By the time the train left the first tunnel, we were already doing 100 mph (160 kph), faster than any train I’ve ever been on in the States. We picked up the pace as the train snaked its way through Kent towards the Channel Tunnel terminal at Folkestone. The landscape of southeast England became nothing but a blur on the train as the passengers settled in for the two-hour ride to Paris. Well-timed snoozes came to many of the people on board.

Before I could fall asleep again, we were under the English Channel. We entered the Channel Tunnel without pomp or circumstance, soon staring out the window into nothing but dark and the occasional crossover between the bores. It’s an odd feeling; the Chunnel seems like any other railway tunnel (though a very very long one), and there’s nothing at all to indicate that one is two hundred feet below the bottom of the Channel, except the *pop* of your ears as you descend into the depths. We finally burst into the sunlight on the French side, after about 20 minutes of darkness. Time once again slowed down, the endless fields of northern France finally yielding to the banlieues of Paris as we approached Gare du Nord. Paris! One of the cities I’d only ever heard about, only ever dreamed about was minutes away. Time to see if mon Français was up to the task.

paris nord

After dodging the beggars who welcomed us to Paris (the Roma ladies with the cards that ask you if you speak English/French/German), the Metro took us to Châtelet, where, after escaping from the labyrinth of passages connected to the Metro station, we fell into the warm embrace of the Paris sun. We rested under a tree in a park and listened to the bells of St-Eustache ring into the quiet afternoon. This was the life for sure. We walked the streets of the 2nd arrondissement and soaked it up – the chatter from people at the innumerable cafés bouncing off the narrow alleys and cobbled streets, the occasional bicycle bell, the distant ring of church bells.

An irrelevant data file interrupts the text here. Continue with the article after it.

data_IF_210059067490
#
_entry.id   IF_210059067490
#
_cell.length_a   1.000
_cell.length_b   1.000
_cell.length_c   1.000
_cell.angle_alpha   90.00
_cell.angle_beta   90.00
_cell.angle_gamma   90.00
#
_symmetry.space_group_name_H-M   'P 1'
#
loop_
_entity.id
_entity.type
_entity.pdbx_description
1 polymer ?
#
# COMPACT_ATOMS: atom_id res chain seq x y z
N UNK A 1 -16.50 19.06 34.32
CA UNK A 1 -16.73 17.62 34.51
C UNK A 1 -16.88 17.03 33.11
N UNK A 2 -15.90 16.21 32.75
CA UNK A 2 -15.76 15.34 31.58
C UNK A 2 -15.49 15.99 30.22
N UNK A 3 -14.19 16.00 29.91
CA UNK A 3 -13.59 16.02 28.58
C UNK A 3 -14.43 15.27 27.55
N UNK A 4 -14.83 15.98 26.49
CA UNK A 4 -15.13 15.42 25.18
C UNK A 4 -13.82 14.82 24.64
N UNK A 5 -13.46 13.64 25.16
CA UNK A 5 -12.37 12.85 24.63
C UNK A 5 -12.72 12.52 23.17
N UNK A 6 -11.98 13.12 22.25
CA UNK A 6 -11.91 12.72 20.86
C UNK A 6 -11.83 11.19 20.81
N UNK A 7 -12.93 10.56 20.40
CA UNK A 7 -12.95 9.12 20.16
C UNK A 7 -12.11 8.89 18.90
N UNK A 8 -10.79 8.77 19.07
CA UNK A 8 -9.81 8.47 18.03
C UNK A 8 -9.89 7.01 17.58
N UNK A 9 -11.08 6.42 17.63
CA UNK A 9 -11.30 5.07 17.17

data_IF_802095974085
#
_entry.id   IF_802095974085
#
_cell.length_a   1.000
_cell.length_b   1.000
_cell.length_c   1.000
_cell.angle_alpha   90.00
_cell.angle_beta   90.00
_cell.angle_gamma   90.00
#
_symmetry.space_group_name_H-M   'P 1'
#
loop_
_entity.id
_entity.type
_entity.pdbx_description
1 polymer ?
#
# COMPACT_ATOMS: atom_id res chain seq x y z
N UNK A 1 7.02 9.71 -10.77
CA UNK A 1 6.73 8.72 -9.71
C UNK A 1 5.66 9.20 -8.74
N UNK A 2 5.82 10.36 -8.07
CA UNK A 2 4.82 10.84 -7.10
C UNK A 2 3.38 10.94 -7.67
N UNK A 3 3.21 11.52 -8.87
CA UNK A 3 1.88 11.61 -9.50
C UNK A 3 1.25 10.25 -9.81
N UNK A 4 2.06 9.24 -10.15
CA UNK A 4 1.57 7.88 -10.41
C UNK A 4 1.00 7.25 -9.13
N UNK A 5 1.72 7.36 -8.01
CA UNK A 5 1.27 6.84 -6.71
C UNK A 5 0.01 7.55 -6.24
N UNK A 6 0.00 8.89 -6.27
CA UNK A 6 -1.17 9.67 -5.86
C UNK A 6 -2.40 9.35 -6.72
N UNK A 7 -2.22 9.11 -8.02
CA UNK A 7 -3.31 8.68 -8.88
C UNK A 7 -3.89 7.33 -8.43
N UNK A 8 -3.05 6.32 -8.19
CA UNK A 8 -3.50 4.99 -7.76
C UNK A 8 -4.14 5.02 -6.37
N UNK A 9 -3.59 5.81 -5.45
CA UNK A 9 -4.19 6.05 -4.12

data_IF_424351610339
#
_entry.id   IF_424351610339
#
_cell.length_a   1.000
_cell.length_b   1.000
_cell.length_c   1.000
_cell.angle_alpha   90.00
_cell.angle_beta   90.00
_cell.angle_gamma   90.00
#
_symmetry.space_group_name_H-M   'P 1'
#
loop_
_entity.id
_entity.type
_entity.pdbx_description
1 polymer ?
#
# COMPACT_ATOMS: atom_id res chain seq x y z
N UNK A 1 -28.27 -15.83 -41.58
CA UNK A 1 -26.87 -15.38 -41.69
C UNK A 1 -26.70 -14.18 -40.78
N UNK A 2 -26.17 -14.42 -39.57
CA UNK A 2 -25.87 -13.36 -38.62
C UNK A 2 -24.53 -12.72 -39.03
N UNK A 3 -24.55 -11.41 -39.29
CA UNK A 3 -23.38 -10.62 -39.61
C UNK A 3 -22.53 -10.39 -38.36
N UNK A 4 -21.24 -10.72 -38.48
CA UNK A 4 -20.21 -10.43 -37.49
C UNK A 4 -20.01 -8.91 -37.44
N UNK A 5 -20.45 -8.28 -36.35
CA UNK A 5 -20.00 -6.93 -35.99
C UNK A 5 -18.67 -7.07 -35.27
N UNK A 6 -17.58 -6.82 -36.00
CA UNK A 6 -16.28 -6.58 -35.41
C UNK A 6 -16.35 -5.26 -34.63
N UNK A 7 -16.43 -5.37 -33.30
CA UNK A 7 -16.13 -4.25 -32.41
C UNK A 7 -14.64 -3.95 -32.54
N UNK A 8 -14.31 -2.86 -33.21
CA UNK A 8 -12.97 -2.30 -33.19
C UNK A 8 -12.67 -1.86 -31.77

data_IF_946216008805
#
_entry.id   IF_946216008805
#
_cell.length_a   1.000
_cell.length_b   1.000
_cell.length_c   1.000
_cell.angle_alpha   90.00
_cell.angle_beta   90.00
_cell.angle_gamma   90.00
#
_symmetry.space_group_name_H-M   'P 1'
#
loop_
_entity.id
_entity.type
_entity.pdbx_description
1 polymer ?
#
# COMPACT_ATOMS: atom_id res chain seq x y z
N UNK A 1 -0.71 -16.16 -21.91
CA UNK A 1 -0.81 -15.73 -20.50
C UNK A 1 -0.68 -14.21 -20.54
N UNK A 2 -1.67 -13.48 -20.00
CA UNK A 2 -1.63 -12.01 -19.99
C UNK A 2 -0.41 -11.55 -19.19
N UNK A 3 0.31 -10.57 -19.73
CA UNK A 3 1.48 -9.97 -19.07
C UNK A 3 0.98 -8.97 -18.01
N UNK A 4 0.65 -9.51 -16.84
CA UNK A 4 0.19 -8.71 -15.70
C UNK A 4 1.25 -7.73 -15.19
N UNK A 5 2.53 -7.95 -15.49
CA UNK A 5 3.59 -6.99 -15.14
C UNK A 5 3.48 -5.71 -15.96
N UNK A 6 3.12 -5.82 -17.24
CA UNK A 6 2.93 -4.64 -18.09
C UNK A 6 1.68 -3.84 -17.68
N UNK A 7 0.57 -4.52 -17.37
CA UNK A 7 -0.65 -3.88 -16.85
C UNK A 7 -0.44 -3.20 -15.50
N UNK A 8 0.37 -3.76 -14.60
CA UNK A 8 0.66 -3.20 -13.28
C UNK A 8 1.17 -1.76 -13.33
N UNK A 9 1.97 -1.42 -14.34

It’s not for everyone, I can admit. Paris cannot be called a super clean city, but of course if it was, it would not be Paris. There’s something terribly endearing about the grit of the Metro, the dark alleys between the mazelike streets of the old parts of the city, even the crazy looking panhandlers along the Seine. It’s Paris; you don’t think about things like that, you just feel.

sauf velo

jammin

That night, we met up with a friend of a friend who had a couch we could sleep on near Montparnasse. We arrived to find that our host had an apartment in one of the tallest buildings for miles, and Paris is a very flat city. As we turned the corner from the elevator, I snatched a glance out of a 32nd floor hallway window. The view pulled me in until my nose pressed against the glass. The entirety of Paris was laid out before me, complete with an illuminated Eiffel Tower in the distance, its beacon light broadcasting silently into the stillness of the night. Dashing out once more into the night, we found a Parisian off-license down the street and bought our first bottle of wine from a man with a beard who spoke only French. It was red, shockingly cheap, and absolutely delicious.

illuminated

more delicious frames from Paris right here for your hungry eyes.